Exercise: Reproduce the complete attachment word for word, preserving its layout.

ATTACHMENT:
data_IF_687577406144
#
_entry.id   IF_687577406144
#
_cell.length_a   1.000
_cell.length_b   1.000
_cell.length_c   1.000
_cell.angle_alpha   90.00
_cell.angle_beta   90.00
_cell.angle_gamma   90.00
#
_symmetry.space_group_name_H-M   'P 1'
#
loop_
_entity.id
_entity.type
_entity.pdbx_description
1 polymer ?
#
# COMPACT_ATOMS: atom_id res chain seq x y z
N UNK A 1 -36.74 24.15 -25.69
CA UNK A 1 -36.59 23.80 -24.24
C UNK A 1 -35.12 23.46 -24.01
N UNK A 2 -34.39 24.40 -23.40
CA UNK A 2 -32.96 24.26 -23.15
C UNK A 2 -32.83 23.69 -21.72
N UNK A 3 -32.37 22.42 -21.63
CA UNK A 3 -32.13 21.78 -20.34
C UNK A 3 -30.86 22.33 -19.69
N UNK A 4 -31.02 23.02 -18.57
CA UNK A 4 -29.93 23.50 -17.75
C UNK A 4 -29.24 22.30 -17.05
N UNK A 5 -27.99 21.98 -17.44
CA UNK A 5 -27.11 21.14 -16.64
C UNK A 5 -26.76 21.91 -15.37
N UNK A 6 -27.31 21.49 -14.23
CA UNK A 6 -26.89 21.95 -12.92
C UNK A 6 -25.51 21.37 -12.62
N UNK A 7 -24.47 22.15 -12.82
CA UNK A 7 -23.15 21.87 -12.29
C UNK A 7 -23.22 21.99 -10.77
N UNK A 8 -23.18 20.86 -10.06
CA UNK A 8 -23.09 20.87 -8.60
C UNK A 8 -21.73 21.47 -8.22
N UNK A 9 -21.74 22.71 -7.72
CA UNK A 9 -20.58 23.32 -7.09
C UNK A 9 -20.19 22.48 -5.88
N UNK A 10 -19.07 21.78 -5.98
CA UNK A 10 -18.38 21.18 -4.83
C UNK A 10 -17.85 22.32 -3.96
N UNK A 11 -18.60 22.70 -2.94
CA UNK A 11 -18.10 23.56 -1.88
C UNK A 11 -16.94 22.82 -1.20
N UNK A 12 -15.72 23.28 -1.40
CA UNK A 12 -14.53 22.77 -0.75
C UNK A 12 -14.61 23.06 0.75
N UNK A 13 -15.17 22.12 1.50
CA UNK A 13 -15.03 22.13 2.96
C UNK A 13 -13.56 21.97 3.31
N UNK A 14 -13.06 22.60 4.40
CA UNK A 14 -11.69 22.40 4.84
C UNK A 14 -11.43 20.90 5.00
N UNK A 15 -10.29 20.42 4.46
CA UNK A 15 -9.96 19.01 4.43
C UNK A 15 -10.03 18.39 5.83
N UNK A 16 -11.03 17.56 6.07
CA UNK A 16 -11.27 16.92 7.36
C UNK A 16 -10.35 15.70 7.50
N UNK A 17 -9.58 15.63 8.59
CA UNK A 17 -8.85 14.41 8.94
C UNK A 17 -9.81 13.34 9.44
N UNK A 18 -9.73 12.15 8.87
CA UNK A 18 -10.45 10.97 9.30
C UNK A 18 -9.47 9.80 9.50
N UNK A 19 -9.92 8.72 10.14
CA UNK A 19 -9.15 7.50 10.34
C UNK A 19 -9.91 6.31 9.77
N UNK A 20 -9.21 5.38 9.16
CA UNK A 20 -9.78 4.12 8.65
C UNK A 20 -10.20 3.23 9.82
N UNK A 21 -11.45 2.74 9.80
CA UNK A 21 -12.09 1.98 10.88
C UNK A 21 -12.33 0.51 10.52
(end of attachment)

data_IF_687577406144
#
_entry.id   IF_687577406144
#
_cell.length_a   1.000
_cell.length_b   1.000
_cell.length_c   1.000
_cell.angle_alpha   90.00
_cell.angle_beta   90.00
_cell.angle_gamma   90.00
#
_symmetry.space_group_name_H-M   'P 1'
#
loop_
_entity.id
_entity.type
_entity.pdbx_description
1 polymer ?
#
# COMPACT_ATOMS: atom_id res chain seq x y z
N UNK A 1 -36.74 24.15 -25.69
CA UNK A 1 -36.59 23.80 -24.24
C UNK A 1 -35.12 23.46 -24.01
N UNK A 2 -34.39 24.40 -23.40
CA UNK A 2 -32.96 24.26 -23.15
C UNK A 2 -32.83 23.69 -21.72
N UNK A 3 -32.37 22.42 -21.63
CA UNK A 3 -32.13 21.78 -20.34
C UNK A 3 -30.86 22.33 -19.69
N UNK A 4 -31.02 23.02 -18.57
CA UNK A 4 -29.93 23.50 -17.75
C UNK A 4 -29.24 22.30 -17.05
N UNK A 5 -27.99 21.98 -17.44
CA UNK A 5 -27.11 21.14 -16.64
C UNK A 5 -26.76 21.91 -15.37
N UNK A 6 -27.31 21.49 -14.23
CA UNK A 6 -26.89 21.95 -12.92
C UNK A 6 -25.51 21.37 -12.62
N UNK A 7 -24.47 22.15 -12.82
CA UNK A 7 -23.15 21.87 -12.29
C UNK A 7 -23.22 21.99 -10.77
N UNK A 8 -23.18 20.86 -10.06
CA UNK A 8 -23.09 20.87 -8.60
C UNK A 8 -21.73 21.47 -8.22
N UNK A 9 -21.74 22.71 -7.72
CA UNK A 9 -20.58 23.32 -7.09
C UNK A 9 -20.19 22.48 -5.88
N UNK A 10 -19.07 21.78 -5.98
CA UNK A 10 -18.38 21.18 -4.83
C UNK A 10 -17.85 22.32 -3.96
N UNK A 11 -18.60 22.70 -2.94
CA UNK A 11 -18.10 23.56 -1.88
C UNK A 11 -16.94 22.82 -1.20
N UNK A 12 -15.72 23.28 -1.40
CA UNK A 12 -14.53 22.77 -0.75
C UNK A 12 -14.61 23.06 0.75
N UNK A 13 -15.17 22.12 1.50
CA UNK A 13 -15.03 22.13 2.96
C UNK A 13 -13.56 21.97 3.31
N UNK A 14 -13.06 22.60 4.40
CA UNK A 14 -11.69 22.40 4.84
C UNK A 14 -11.43 20.90 5.00
N UNK A 15 -10.29 20.42 4.46
CA UNK A 15 -9.96 19.01 4.43
C UNK A 15 -10.03 18.39 5.83
N UNK A 16 -11.03 17.56 6.07
CA UNK A 16 -11.27 16.92 7.36
C UNK A 16 -10.35 15.70 7.50
N UNK A 17 -9.58 15.63 8.59
CA UNK A 17 -8.85 14.41 8.94
C UNK A 17 -9.81 13.34 9.44
N UNK A 18 -9.73 12.15 8.87
CA UNK A 18 -10.45 10.97 9.30
C UNK A 18 -9.47 9.80 9.50
N UNK A 19 -9.92 8.72 10.14
CA UNK A 19 -9.15 7.50 10.34
C UNK A 19 -9.91 6.31 9.77
N UNK A 20 -9.21 5.38 9.16
CA UNK A 20 -9.78 4.12 8.65
C UNK A 20 -10.20 3.23 9.82
N UNK A 21 -11.45 2.74 9.80
CA UNK A 21 -12.09 1.98 10.88
C UNK A 21 -12.33 0.51 10.52